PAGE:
By George Curry
MILOT, Haiti – When Ron Daniels invited me to join his recent Haiti Support Project’s pilgrimage to the cities of Milot, Cap-Haitien and Port-au-Prince, I had mixed feelings. I have traveled around the world, but my trips to the Pyramids in Egypt and the Door of No Return on Goree Island in Senegal were the most memorable–and emotional. I had no doubt that a trip to Haiti would also strike a special chord.
Since childhood, my stepfather had told me how Toussaint L’Ouverture led a successful slave uprising against the French, paving the way in 1804 for Haiti to become the first independent Black nation in the Western hemisphere. The invitation to visit an island where Africans were dropped off before slave ships continued the journey north was irresistible. We are all Africans, whether living in Haiti or the U.S.
But that’s not how we’re labeled. Usually, when public officials or leaders mention Haiti, they invariably describe it as “the poorest nation in the Western hemisphere.” With most Haitians earning only $2 a day, I didn’t know how I would react to seeing such massive poverty.
After a four-hour flight from New York’s John F. Kennedy Airport aboard American Airlines Flight 837 to Toussaint L’Ouverture International Airport in Port-au-Prince, we transferred to a small puddle-jumper for the 30-minute trip north to Cap-Haitien. We attended a reception that night hosted by Minister of Tourism Patrick Delatour, a graduate of Howard University. The next morning, we were bussed 30 miles to Milot (pronounced Mi-lo) and that’s when we really got a look at abject poverty.
Although the poverty may be more concentrated in Haiti, it is not noticeably different from the poverty I had observed in Senegal, Nigeria, Egypt or the backroads of Cuba. But seeing so many people–children in particular–so poor prompted two immediate actions. First, I realized that poor people back home, even those living in the South Bronx and the Mississippi Delta, the two poorest regions in the United States, seem wealthy when measured against the typical Haitian. Second, as I looked into the innocent eyes of children, I couldn’t help but think: Suppose I had been born here? What could I realistically expect from life? After reflecting, you thank God for your blessings.
In general, children are the same regardless of where they live. Here, they are curious, they wave eagerly at the sight of tourists and, more than in the U.S., they run around in their bare birthday suits.
Also surprising was the age at which some children are expected to carry out chores. I saw several girls who appeared to be no older than five years old, carrying buckets of water. I saw some, appearing to be 7 or 8, balancing large items from the market on their head.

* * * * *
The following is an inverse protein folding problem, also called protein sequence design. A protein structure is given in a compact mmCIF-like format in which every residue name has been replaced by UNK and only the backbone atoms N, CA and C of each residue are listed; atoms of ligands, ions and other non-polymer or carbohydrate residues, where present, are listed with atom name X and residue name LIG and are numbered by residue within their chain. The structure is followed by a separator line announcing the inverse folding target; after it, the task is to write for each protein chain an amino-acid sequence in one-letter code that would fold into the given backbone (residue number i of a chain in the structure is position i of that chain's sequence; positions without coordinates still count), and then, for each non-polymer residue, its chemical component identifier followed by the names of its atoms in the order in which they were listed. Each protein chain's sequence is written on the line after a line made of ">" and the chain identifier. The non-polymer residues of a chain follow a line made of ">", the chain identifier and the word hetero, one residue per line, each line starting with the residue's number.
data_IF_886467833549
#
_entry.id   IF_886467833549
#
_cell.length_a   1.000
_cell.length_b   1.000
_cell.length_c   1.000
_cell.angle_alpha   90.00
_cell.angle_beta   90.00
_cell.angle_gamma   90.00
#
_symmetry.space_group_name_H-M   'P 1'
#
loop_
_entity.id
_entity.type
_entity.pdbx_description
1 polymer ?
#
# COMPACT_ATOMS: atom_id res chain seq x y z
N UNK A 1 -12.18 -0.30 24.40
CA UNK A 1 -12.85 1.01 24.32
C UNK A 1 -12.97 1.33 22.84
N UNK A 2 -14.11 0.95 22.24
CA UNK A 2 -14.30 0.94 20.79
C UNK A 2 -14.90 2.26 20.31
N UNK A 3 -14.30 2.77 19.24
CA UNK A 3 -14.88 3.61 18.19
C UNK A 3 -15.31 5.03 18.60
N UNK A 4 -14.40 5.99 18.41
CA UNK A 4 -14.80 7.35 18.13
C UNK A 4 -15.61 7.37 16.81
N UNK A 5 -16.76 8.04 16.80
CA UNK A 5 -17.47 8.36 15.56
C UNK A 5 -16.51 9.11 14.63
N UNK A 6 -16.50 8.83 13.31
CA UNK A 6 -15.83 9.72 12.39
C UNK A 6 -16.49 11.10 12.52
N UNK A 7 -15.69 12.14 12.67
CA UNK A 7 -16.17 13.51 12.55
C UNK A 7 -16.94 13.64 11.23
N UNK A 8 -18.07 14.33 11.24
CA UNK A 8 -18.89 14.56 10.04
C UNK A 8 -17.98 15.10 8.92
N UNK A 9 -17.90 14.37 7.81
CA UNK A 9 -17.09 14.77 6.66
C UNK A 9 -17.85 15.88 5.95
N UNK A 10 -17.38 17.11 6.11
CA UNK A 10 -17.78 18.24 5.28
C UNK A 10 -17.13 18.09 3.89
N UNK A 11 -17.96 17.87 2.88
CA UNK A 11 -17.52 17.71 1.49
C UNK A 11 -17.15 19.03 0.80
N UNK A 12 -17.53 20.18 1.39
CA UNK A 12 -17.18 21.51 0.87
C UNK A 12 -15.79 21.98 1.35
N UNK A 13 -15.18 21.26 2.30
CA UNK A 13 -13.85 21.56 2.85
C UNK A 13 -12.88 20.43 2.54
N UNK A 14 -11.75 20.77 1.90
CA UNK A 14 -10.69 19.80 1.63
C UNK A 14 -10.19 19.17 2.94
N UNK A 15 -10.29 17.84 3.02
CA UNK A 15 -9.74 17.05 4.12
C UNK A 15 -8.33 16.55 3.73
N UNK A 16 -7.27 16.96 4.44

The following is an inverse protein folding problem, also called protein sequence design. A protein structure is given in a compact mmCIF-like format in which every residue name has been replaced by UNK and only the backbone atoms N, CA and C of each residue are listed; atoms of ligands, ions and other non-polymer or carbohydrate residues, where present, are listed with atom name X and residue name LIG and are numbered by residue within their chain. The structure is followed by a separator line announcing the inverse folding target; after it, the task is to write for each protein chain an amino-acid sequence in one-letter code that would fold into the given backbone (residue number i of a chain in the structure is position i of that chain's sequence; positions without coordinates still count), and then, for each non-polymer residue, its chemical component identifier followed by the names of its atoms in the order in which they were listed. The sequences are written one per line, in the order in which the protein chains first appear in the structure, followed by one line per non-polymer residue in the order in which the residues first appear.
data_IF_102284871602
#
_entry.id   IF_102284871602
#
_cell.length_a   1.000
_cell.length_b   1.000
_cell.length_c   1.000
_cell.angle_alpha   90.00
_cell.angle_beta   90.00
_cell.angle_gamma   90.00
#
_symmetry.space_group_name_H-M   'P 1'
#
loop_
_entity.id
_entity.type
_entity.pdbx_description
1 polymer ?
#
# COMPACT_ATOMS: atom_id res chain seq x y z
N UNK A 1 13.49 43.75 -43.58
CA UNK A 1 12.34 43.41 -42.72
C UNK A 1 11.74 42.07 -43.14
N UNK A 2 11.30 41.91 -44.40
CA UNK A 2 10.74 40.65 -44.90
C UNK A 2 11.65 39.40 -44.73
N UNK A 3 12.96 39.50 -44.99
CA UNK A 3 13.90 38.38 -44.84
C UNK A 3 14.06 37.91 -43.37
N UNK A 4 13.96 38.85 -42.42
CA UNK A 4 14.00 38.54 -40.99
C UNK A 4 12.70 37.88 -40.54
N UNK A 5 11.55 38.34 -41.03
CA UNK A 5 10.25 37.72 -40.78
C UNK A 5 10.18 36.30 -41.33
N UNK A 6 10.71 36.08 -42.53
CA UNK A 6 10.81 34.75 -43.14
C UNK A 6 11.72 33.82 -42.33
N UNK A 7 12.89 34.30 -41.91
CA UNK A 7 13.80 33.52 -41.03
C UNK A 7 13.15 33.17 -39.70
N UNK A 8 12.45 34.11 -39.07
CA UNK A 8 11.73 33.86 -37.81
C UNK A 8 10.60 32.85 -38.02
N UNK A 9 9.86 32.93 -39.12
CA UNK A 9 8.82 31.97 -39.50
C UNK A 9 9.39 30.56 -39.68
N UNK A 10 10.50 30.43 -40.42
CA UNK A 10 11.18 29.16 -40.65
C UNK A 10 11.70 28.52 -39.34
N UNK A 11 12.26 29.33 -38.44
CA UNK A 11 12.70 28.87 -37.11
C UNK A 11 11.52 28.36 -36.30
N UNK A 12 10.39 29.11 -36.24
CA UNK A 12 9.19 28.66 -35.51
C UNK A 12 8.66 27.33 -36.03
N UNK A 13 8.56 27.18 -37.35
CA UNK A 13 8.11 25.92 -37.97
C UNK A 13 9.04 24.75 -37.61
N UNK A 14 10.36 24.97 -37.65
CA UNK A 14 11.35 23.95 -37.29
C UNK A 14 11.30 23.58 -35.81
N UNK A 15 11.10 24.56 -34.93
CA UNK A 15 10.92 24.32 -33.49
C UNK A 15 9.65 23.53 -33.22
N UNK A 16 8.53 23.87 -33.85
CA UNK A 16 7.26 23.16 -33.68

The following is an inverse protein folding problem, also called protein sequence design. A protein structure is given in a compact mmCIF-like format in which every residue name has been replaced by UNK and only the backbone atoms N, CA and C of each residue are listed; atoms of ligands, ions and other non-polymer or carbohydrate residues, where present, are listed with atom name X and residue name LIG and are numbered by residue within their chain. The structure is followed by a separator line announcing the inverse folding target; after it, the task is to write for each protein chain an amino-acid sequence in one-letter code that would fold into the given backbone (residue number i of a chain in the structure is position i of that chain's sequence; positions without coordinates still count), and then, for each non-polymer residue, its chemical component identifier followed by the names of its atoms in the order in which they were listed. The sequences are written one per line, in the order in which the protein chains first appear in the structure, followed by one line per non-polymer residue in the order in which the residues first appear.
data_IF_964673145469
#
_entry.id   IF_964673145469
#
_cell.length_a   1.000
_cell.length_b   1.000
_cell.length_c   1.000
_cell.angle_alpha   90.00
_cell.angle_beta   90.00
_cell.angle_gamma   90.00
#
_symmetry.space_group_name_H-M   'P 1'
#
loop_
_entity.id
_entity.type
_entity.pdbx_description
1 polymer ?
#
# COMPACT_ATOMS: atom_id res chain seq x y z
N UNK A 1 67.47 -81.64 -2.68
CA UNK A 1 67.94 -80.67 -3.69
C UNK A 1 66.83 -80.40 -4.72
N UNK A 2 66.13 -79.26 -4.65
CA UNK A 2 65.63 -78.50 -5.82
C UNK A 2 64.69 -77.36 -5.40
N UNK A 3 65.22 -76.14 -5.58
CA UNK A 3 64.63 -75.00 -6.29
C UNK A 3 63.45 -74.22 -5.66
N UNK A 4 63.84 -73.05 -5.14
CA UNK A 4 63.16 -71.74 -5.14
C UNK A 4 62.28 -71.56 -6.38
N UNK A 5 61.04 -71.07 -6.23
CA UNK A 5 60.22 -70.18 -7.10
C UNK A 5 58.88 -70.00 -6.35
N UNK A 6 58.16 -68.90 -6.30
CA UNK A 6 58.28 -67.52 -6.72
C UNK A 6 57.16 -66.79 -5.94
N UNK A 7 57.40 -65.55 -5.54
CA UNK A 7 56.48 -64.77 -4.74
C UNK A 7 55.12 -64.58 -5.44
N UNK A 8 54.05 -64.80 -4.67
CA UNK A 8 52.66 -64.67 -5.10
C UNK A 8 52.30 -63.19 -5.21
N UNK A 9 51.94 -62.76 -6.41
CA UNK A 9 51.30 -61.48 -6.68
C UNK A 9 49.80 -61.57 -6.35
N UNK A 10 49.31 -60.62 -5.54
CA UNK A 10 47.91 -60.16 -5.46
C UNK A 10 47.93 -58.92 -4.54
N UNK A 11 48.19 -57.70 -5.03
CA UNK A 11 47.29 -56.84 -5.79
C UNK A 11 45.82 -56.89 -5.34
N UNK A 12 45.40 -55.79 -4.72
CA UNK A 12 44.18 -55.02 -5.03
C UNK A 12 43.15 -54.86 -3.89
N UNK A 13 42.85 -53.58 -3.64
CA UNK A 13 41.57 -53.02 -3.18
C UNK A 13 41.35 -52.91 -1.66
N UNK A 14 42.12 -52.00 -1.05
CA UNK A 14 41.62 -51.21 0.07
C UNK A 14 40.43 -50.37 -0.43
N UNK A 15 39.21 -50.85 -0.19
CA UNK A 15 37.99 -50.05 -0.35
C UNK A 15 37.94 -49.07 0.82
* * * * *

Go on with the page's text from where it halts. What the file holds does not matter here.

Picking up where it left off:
Much has been written about the dire poverty in Haiti, but rarely are articles written about the creativity or ingenuity of the people. There are talented artists living in every region of the country and they are eager to negotiate an acceptable price for their works. The arts and crafts are impressive. And if I were to count people in Haiti who tried to sell me something rather than seek a handout, the entrepreneurs would lead at least by a 4-to-1 margin. Carvings. Fruits. Paintings. Beads. Jewelry boxes. Knives. Canes. You name it, they had it.
Ron Daniels, Black America’s unofficial at-large ambassador to Haiti, had a two-fold goal for this mission: one, to take 50 people with him to see for themselves what Haiti is like in hopes of making them ambassadors and, two, announce a “model city” program in which the Haiti Support Project would adopt Milot and actively aid in its economic and educational development.
Because of the consistent work of the Haiti Support Project, led by Ron Daniels and his wife Mary, the touring African-American guests were given access to the highest levels of government. Legislative leaders and cabinet ministers attended receptions in the group’s honor; Janet Sanderson, U.S. ambassador to Haiti, hosted a reception at her residence and President Rene Preval gave a farewell reception recently in the group’s honor at the Presidential Palace. But neither of those was the highlight of the trip.
That honor came when Ron Daniels unveiled the architectural plan for an empowerment and visitors center in Milot. Hundreds of children had gathered for the presentation and when the drawing was unveiled, they cheered loudly, excited that descendants of Africans in America had not forgotten about the descendants of Africa in Haiti.